Vernon Madison, a prisoner on death row has experienced multiple strokes, erasing memories of the crimes he committed. This, along with brain damage pushed Madison to petition the state court for relief of his actions since he has no memory of them.
I don't deserve to die! I have a lot of health and mental problems. I want habeas corpus relief!
Does the Eighth Amendment and the Court’s jurisprudence prohibit a state from executing a prisoner whose mental disability leaves him with no memory of the commission of the capital offense? Does the Eighth Amendment prohibition of cruel and unusual punishment preclude a state from executing a prisoner who suffers from severe cognitive dysfunction such that he cannot remember the crime for which he was convicted or understand the circumstances of his scheduled execution?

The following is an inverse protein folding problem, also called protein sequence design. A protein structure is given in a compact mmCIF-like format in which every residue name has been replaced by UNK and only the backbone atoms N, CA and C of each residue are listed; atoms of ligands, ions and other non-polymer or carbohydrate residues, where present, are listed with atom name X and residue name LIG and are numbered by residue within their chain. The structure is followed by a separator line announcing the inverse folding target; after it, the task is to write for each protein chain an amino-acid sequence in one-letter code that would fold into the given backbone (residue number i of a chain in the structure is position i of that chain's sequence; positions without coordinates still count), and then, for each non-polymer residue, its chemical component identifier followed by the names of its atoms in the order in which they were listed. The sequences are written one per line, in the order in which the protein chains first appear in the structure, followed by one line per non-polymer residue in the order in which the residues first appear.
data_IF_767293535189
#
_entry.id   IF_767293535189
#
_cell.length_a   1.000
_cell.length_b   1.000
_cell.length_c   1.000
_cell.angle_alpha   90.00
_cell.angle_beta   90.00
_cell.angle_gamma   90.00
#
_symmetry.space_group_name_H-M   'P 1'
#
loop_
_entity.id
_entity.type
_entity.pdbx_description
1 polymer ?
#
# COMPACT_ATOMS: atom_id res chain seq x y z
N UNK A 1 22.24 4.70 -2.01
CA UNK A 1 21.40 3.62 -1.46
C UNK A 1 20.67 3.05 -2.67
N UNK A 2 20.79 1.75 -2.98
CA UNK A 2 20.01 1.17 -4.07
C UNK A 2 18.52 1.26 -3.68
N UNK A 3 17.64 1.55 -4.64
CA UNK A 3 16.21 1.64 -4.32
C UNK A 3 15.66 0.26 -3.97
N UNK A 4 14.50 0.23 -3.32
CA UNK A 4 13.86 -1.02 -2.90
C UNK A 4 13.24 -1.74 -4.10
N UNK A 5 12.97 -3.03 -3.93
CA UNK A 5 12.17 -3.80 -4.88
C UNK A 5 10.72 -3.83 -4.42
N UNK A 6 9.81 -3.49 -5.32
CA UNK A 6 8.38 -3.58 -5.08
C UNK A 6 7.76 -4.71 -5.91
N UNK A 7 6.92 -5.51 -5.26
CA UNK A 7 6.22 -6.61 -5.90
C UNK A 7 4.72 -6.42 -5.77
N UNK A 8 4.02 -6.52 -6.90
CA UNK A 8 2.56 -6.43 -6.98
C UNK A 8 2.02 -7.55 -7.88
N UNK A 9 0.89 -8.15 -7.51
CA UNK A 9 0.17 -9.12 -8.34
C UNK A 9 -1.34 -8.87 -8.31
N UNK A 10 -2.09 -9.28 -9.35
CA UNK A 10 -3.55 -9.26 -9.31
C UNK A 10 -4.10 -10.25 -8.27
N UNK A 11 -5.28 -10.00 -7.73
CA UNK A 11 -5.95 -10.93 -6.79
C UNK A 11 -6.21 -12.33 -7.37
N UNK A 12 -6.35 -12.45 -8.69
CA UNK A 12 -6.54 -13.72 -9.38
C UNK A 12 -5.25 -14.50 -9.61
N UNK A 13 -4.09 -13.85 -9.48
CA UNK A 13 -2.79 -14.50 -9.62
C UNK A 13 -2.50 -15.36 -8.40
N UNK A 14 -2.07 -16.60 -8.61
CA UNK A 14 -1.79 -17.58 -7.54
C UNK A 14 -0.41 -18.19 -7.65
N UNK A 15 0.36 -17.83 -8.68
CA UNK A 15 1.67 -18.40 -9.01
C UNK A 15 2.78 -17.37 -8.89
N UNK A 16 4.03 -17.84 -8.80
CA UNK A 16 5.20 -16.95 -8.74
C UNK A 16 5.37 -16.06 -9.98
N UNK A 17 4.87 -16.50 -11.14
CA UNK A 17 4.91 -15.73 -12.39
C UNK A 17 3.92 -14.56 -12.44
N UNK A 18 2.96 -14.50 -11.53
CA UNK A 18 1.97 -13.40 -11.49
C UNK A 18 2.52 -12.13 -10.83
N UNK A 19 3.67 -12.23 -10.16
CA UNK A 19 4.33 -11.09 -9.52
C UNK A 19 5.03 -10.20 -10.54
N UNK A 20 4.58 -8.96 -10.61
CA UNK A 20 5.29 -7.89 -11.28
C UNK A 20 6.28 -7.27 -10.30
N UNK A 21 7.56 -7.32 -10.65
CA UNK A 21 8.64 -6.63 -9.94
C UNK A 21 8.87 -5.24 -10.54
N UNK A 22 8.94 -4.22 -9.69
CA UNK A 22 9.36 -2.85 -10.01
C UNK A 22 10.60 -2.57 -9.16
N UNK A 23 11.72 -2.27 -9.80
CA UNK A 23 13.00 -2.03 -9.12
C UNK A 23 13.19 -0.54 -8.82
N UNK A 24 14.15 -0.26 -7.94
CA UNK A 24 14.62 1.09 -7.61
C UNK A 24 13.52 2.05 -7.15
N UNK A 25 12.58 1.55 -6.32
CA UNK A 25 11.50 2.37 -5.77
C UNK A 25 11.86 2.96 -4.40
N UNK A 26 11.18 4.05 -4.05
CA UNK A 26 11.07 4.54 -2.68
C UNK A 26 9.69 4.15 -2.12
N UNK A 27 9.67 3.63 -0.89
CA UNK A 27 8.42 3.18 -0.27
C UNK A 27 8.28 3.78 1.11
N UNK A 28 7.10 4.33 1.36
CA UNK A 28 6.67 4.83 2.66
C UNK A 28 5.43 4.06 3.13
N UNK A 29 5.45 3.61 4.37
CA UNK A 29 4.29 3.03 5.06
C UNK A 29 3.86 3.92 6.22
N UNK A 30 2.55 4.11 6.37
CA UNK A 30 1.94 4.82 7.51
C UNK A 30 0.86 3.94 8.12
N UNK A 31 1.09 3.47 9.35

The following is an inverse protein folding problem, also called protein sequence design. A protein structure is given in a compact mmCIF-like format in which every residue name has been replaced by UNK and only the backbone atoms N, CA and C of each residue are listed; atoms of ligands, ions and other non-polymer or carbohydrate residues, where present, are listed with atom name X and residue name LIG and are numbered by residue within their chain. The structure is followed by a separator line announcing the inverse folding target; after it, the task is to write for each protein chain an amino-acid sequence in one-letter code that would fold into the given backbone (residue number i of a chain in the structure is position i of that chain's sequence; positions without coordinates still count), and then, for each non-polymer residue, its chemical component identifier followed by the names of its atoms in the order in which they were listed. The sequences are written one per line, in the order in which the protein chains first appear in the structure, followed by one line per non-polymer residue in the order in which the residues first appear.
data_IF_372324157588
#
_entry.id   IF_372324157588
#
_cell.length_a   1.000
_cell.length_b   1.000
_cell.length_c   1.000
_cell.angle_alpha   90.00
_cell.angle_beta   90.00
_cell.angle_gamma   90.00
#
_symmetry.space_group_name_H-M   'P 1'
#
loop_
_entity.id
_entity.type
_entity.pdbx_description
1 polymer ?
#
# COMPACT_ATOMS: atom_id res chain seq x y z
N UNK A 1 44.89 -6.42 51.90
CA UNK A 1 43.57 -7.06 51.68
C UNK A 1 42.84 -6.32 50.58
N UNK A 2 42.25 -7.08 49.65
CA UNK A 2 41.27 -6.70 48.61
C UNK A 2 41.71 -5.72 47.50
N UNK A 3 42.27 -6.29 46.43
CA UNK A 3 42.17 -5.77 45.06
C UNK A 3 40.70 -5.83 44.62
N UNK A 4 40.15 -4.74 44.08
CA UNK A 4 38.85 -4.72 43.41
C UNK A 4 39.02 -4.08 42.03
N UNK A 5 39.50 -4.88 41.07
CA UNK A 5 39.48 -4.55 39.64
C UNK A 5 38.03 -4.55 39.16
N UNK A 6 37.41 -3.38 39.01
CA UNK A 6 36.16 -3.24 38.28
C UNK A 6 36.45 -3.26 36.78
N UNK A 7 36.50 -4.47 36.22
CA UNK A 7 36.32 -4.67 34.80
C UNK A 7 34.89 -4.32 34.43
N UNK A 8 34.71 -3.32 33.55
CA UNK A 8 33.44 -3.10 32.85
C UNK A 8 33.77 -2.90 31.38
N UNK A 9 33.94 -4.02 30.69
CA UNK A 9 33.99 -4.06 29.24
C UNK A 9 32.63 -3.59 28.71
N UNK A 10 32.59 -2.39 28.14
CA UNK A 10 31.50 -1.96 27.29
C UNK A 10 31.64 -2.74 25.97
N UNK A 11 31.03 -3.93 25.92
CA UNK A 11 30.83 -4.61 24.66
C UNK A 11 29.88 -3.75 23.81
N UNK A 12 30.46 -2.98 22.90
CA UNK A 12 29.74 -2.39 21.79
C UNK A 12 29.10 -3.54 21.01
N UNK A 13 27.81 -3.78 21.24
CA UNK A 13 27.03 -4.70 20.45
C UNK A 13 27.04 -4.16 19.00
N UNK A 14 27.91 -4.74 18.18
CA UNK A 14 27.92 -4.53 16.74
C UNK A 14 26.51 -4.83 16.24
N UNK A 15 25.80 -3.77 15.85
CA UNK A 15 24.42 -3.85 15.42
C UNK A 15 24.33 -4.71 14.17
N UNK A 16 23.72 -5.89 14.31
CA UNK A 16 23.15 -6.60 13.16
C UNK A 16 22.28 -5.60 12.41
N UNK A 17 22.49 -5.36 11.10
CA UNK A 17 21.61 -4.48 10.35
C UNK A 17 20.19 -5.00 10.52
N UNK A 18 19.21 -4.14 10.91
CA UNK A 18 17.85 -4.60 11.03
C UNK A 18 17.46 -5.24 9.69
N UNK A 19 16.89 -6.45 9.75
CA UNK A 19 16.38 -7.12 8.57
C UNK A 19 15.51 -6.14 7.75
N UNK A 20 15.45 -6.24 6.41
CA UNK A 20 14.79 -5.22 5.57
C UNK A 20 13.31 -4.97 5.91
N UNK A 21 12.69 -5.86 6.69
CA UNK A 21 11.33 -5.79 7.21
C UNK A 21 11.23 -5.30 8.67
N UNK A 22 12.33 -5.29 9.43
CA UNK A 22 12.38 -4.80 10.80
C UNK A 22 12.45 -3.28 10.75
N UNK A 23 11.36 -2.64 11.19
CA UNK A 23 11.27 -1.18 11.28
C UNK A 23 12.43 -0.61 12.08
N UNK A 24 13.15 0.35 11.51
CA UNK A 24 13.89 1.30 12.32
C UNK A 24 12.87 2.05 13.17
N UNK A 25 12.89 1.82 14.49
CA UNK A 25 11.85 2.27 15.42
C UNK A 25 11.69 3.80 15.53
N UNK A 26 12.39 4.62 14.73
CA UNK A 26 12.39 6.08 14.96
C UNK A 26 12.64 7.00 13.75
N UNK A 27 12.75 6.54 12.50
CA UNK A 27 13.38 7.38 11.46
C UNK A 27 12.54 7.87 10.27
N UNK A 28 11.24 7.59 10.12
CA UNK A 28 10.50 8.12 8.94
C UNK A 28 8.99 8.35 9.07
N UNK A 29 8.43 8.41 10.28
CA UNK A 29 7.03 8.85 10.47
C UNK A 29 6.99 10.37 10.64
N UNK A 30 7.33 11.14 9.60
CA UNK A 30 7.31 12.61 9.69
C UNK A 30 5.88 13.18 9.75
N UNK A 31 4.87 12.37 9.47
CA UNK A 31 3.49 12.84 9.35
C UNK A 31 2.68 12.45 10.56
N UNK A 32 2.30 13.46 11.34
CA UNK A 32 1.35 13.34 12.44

I don't remember any of my crimes! I shouldn't have to die for them!
Since my mental fitness has been impaired due to a number of strokes, I have no memory of murdering a mobile police officer who came into my house after recieving a call for a domestic disturbance. I also have exhibited many effects of brain damage and my neuroscientist agrees that I am not fit to be given the death penalty for a crime that I have no memory of.
State of Alabama
Madison's actions were unlawful according to the 8th amendment. Therefore, he must suffer the consequences regardless of the state of his memory at this time. As someone who does not quality for insanity, Madison is able to recognize the weight of his crimes and come to an understanding with the court's decision. The defense also argues that Madison's neuroscientist's recommendation should not contribute to the court case's conclusions because psychiatrists often differ in their classifications of mental illnesses and can be wrong quite frequently.
The court came to the decision that according to the eighth amendment, a prisoner cannot be executed if they are clinically insane and cannot rationally understand the reasons for their sentencing. However, an inability to remember the crimes committed does not excuse a prisoner from their sentencing.